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Hi everybody,

I know that the following are the correct ways to express our preferences (by using subjunctive):-

1. I'd rather you stayed home. (use of simple past tense after "would rather" for future actions)

2. I'd rather you hadn't gone to the party (use of past perfect tense after "would rather" for past unreal actions)

3. It's high time we started the project. (use of simple past tense after "It's high time" for future actions)

My question is, is it unnatural or even wrong to use other tenses in these cases as follows:-

4. I'd rather you stay home.

5. I'd rather you'll stay home.

6. I'd rather you don't go to the party.

7. I'd rather you haven't gone to the party.

8. It's high time we start the project.

And, if the above sentences (i.e. #4 to #8) are correct, do they still mean exactly the same thing as #1 to #3?

Could you help me with this?

Thanks.

Kathy
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Comments  
Kathy456Hi everybody,

I know that the following are the correct ways to express our preferences (by using subjunctive):-

1. I'd rather you stayed home. (use of simple past tense after "would rather" for future actions)

2. I'd rather you hadn't gone to the party (use of past perfect tense after "would rather" for past unreal actions)

3. It's high time we started the project. (use of simple past tense after "It's high time" for future actions)

My question is, is it unnatural or even wrong to use other tenses in these cases as follows:-

4. I'd rather you stay home. This is also used and refers to future action.

5. I'd rather you'll stay home. NO

6. I'd rather you don't go to the party. This is in use, as is "(you) didn't go" and "(you) not go". The reference in all three cases would be to the future.

7. I'd rather you haven't gone to the party. NO

8. It's high time we start the project. This is in use, but I think 'started' would be much more commonly used. Both would be references to future action.

And, if the above sentences (i.e. #4 to #8) are correct, do they still mean exactly the same thing as #1 to #3?

Could you help me with this?

Thanks.

Kathy
Thanks a lot, Yankee.

Kathy
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Hi Amy

4. I'd rather you stay home. This is also used and refers to future action.

I believe it should "
I'd rather you stayed home."

The verb is always in its bare infinitive form right after “I’d rather…”

I’d rather not talk about it…

I’d rather stay home than go to the boring baseball game.
Goodman

The verb is always in its bare infinitive form right after “I’d rather…”

I’d rather not talk about it…

I’d rather stay home than go to the boring baseball game.
Your sentences are correct. They mention only "I".
But "I'd rather you stay home" contains 'I' and 'you'.
I was taught at school that "I would rather stay home than go out" is incorrect.
I was told that if another person is mentioned, then the verb must be in the past tense.
So it should be "I'd rather you stayed home".
Have I been taught wrongly?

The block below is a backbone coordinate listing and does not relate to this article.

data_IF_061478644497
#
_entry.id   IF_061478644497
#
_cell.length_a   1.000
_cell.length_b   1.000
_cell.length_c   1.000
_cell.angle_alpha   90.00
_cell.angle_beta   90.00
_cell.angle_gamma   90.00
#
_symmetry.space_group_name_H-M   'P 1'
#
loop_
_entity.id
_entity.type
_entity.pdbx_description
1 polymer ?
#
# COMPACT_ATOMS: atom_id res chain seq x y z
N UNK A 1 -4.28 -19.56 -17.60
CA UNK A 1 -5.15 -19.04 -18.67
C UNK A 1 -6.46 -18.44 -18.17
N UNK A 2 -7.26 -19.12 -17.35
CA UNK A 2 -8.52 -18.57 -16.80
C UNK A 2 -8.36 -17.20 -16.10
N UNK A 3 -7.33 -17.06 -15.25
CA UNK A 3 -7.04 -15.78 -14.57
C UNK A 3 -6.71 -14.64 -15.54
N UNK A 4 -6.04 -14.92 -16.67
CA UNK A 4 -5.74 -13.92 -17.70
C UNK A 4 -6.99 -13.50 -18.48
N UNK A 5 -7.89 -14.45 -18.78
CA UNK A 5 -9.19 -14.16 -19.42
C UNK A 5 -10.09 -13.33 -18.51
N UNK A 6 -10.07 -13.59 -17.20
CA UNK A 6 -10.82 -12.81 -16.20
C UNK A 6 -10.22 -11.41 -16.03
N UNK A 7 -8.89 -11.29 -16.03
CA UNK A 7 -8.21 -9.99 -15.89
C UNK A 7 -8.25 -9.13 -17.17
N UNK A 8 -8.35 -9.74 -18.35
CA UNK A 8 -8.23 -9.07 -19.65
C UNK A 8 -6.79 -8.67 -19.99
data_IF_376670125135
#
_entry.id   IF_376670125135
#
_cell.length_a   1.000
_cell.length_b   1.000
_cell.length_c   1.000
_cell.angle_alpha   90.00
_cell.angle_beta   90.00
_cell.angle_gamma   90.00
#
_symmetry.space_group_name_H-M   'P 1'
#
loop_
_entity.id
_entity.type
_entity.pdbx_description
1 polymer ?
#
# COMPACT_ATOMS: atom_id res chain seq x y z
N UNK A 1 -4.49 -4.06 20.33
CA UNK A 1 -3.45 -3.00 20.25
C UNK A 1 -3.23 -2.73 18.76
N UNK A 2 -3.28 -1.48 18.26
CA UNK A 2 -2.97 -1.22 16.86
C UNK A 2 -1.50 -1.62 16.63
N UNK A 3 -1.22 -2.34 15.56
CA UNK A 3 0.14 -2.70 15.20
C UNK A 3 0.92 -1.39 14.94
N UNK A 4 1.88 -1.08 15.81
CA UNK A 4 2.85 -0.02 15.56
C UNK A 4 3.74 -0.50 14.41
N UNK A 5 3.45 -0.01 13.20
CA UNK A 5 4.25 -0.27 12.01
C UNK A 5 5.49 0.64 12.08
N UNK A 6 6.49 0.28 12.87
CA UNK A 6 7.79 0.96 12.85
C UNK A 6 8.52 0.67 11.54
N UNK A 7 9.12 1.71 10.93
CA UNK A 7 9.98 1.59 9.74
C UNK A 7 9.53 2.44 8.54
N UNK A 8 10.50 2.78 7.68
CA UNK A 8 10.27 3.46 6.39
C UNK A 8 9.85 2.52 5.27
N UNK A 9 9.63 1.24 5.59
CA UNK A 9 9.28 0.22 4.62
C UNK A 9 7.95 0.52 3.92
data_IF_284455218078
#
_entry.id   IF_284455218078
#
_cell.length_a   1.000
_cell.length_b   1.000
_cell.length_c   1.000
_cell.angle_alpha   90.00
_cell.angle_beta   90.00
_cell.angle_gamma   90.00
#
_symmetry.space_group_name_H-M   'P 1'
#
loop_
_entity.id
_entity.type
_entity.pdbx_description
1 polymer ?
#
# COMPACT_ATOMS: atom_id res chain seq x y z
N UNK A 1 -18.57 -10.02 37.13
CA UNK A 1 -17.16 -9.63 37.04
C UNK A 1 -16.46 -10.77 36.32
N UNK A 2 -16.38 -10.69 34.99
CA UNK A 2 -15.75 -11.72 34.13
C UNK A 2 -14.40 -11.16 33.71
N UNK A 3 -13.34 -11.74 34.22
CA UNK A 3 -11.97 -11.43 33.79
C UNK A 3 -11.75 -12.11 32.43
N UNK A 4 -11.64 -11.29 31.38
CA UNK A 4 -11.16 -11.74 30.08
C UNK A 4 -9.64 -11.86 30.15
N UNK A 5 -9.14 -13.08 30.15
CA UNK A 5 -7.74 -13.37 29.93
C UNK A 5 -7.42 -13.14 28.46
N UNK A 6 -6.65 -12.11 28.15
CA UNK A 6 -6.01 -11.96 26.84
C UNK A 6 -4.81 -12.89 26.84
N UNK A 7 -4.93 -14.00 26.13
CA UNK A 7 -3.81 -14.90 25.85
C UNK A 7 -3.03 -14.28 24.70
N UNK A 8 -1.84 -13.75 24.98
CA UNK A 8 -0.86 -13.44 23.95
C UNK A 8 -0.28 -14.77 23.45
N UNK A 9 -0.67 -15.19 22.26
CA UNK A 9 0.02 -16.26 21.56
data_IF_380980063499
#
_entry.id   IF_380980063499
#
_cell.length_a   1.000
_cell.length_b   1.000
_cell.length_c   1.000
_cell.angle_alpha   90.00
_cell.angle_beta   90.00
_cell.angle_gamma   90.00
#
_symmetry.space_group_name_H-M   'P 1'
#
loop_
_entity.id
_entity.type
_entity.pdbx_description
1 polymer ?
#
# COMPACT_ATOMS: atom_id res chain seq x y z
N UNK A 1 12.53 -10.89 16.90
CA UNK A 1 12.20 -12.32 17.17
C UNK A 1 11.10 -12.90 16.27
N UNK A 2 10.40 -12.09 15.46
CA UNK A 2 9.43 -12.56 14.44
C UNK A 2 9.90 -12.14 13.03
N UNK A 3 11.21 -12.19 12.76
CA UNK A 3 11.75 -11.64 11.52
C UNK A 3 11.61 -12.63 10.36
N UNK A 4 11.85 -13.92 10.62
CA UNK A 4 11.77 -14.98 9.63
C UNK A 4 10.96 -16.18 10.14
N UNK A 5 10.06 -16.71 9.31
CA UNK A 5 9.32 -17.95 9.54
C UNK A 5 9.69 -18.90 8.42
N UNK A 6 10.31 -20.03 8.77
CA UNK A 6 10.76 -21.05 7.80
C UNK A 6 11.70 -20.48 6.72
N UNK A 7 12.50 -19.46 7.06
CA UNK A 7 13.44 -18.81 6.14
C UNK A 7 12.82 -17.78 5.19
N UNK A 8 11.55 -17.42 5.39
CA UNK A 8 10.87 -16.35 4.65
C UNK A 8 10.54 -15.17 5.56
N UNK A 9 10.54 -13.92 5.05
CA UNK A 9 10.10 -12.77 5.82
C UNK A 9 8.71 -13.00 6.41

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With one person having the preference (I'd rather) that another person (you, he, ...) do or not do something, both bare infinitive (do / not do) and simple past (did, didn't do) are used. Personally, I can't even decide which I use more.

I'd rather you [go / went] with Kathy. She's too young to go by herself.
He would rather I [not continue / didn't continue] my research along those lines. It's not getting us any closer to the answer.


CJ
CalifJimWith one person having the preference (I'd rather) that another person (you, he, ...) do or not do something, both bare infinitive (do / not do) and simple past (did, didn't do) are used. Personally, I can't even decide which I use more.

I'd rather you [go / went] with Kathy. She's too young to go by herself.
He would rather I [not continue / didn't continue] my research along those lines. It's not getting us any closer to the answer.


CJ

I'm quoting from English Grammar In Use.

When you want someone else to do something, you can say I'd rather you did ... / I'd rather he did ... etc. We use the past in this structure but the meaning is present or future, not past.

Compare: I'd rather cook the dinner now.
I'd rather you cooked the dinner now. (not "I'd rather you cook")

"Shall I stay here?" "Well, I'd rather you came with us."
I'd rather you didn't tell anyone what I said.
"Do you mind if I smoke?" "I'd rather you didn't."

Is the above BrE usage?
Is the above BrE usage?
I don't know. Even though I'm American, I know a little about British usage, but not enough to answer this question. Note however the word can:

When you want someone else to do something, you can say ...

I would not take this as a prohibition on other ways of expressing the thought. If you got this from a section of the book which concentrates on the use of the simple past as a way of expressing wishes and preferences, then it's only natural that only that usage would be discussed in that section of the book.

We'll have to wait for further opinions -- hopefully from our BrE experts.

CJ
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